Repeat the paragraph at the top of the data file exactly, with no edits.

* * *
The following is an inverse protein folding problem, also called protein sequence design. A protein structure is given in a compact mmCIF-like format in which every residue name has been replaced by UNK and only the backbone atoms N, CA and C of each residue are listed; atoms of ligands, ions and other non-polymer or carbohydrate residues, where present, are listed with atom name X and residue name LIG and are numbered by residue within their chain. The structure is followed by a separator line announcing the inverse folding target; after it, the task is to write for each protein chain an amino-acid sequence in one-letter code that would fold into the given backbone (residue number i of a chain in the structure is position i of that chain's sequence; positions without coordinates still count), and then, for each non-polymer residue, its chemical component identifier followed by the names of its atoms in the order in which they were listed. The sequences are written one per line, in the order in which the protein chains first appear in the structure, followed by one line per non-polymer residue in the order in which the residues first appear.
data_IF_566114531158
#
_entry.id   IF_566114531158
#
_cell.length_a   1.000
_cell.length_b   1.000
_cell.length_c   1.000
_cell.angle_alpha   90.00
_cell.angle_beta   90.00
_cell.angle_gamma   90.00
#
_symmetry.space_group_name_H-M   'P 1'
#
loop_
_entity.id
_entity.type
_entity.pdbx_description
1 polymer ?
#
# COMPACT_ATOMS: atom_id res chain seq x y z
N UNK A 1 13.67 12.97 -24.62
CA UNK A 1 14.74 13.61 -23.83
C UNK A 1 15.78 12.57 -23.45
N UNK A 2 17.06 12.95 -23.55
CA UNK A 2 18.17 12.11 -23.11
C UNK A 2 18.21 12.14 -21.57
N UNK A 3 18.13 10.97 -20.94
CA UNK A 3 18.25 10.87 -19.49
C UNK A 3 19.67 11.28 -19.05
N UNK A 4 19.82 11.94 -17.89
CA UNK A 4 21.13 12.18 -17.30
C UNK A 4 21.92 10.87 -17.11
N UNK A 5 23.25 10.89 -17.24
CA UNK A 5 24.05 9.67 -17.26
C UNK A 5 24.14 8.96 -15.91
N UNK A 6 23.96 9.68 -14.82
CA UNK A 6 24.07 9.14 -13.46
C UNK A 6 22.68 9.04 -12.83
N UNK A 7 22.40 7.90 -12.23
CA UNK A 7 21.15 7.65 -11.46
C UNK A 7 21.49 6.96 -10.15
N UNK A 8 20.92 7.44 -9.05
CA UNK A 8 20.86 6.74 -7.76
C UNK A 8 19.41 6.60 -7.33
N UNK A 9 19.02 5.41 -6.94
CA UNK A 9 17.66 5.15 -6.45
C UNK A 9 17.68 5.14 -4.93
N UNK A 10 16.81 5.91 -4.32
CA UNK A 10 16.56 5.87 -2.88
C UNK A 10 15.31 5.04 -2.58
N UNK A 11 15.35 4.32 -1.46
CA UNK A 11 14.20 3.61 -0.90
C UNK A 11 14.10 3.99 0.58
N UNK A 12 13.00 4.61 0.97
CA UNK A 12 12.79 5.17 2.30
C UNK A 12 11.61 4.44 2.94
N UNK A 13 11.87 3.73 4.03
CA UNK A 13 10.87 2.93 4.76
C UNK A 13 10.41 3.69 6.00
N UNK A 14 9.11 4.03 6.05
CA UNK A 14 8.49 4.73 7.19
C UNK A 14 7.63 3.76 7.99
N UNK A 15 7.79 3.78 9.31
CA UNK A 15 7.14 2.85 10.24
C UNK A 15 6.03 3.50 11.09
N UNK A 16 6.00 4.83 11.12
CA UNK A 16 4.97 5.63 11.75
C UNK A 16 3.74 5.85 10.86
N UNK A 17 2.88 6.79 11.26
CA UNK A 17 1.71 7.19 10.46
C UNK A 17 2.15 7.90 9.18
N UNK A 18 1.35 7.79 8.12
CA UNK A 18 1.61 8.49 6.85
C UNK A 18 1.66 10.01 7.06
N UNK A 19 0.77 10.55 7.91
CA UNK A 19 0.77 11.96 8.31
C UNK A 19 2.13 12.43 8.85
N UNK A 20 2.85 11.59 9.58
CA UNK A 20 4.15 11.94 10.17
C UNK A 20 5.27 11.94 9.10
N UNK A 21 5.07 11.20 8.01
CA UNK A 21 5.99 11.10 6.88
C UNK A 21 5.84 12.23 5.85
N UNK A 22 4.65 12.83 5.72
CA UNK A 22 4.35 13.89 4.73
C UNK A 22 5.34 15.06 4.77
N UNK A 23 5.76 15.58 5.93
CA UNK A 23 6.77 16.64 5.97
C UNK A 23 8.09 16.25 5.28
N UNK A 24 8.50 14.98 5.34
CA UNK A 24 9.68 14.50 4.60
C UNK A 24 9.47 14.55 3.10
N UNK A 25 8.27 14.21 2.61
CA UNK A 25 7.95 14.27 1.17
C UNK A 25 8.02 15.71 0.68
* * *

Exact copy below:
The following is an inverse protein folding problem, also called protein sequence design. A protein structure is given in a compact mmCIF-like format in which every residue name has been replaced by UNK and only the backbone atoms N, CA and C of each residue are listed; atoms of ligands, ions and other non-polymer or carbohydrate residues, where present, are listed with atom name X and residue name LIG and are numbered by residue within their chain. The structure is followed by a separator line announcing the inverse folding target; after it, the task is to write for each protein chain an amino-acid sequence in one-letter code that would fold into the given backbone (residue number i of a chain in the structure is position i of that chain's sequence; positions without coordinates still count), and then, for each non-polymer residue, its chemical component identifier followed by the names of its atoms in the order in which they were listed. The sequences are written one per line, in the order in which the protein chains first appear in the structure, followed by one line per non-polymer residue in the order in which the residues first appear.